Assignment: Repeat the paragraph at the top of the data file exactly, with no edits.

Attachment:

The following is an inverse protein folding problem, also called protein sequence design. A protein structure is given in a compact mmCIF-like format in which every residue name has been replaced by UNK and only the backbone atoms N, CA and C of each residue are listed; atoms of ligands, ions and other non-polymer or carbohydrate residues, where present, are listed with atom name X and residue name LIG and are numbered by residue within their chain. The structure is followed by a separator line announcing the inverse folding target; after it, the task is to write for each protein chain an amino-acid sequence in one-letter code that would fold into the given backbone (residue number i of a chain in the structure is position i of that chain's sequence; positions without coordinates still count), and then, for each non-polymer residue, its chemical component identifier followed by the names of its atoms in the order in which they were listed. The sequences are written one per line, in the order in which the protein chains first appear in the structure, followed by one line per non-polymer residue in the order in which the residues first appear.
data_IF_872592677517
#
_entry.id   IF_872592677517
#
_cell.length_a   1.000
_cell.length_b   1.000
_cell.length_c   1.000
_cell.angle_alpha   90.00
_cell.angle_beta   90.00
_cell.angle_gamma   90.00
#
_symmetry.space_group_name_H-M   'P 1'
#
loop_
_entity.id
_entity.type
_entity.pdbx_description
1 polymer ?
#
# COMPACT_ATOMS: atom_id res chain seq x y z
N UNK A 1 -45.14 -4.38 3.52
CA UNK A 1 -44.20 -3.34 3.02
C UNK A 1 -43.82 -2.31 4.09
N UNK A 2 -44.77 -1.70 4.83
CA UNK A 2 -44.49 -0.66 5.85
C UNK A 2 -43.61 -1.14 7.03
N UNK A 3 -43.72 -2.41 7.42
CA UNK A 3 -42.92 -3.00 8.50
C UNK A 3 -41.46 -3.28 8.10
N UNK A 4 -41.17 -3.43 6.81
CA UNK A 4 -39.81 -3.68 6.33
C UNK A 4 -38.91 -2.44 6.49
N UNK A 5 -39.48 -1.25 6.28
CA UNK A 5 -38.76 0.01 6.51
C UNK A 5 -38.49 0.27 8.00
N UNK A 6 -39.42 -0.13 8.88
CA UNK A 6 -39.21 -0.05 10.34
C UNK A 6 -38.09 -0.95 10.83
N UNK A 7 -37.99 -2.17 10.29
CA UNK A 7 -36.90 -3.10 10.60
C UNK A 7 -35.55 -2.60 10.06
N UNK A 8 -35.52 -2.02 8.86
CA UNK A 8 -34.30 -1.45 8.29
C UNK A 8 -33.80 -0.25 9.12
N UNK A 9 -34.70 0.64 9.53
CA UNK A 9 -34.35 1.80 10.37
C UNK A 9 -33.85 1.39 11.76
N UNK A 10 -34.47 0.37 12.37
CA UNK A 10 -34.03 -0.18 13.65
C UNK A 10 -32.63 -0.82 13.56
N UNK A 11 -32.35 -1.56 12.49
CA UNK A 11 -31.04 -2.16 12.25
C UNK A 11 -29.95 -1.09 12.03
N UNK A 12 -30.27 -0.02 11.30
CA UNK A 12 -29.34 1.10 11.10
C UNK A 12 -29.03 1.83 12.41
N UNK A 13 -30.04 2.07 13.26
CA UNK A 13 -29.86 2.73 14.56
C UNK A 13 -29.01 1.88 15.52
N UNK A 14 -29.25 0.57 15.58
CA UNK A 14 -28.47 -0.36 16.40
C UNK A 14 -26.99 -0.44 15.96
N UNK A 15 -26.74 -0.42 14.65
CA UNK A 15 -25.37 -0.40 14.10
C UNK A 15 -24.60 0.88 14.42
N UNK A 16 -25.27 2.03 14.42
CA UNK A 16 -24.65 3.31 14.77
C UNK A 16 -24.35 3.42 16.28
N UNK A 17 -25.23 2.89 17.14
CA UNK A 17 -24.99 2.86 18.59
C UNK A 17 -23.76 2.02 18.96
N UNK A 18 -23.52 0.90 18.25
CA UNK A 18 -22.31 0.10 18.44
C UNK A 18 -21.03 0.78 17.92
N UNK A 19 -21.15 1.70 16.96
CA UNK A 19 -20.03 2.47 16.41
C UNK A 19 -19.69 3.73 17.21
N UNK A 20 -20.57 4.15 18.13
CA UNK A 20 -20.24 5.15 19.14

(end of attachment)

The following is an inverse protein folding problem, also called protein sequence design. A protein structure is given in a compact mmCIF-like format in which every residue name has been replaced by UNK and only the backbone atoms N, CA and C of each residue are listed; atoms of ligands, ions and other non-polymer or carbohydrate residues, where present, are listed with atom name X and residue name LIG and are numbered by residue within their chain. The structure is followed by a separator line announcing the inverse folding target; after it, the task is to write for each protein chain an amino-acid sequence in one-letter code that would fold into the given backbone (residue number i of a chain in the structure is position i of that chain's sequence; positions without coordinates still count), and then, for each non-polymer residue, its chemical component identifier followed by the names of its atoms in the order in which they were listed. The sequences are written one per line, in the order in which the protein chains first appear in the structure, followed by one line per non-polymer residue in the order in which the residues first appear.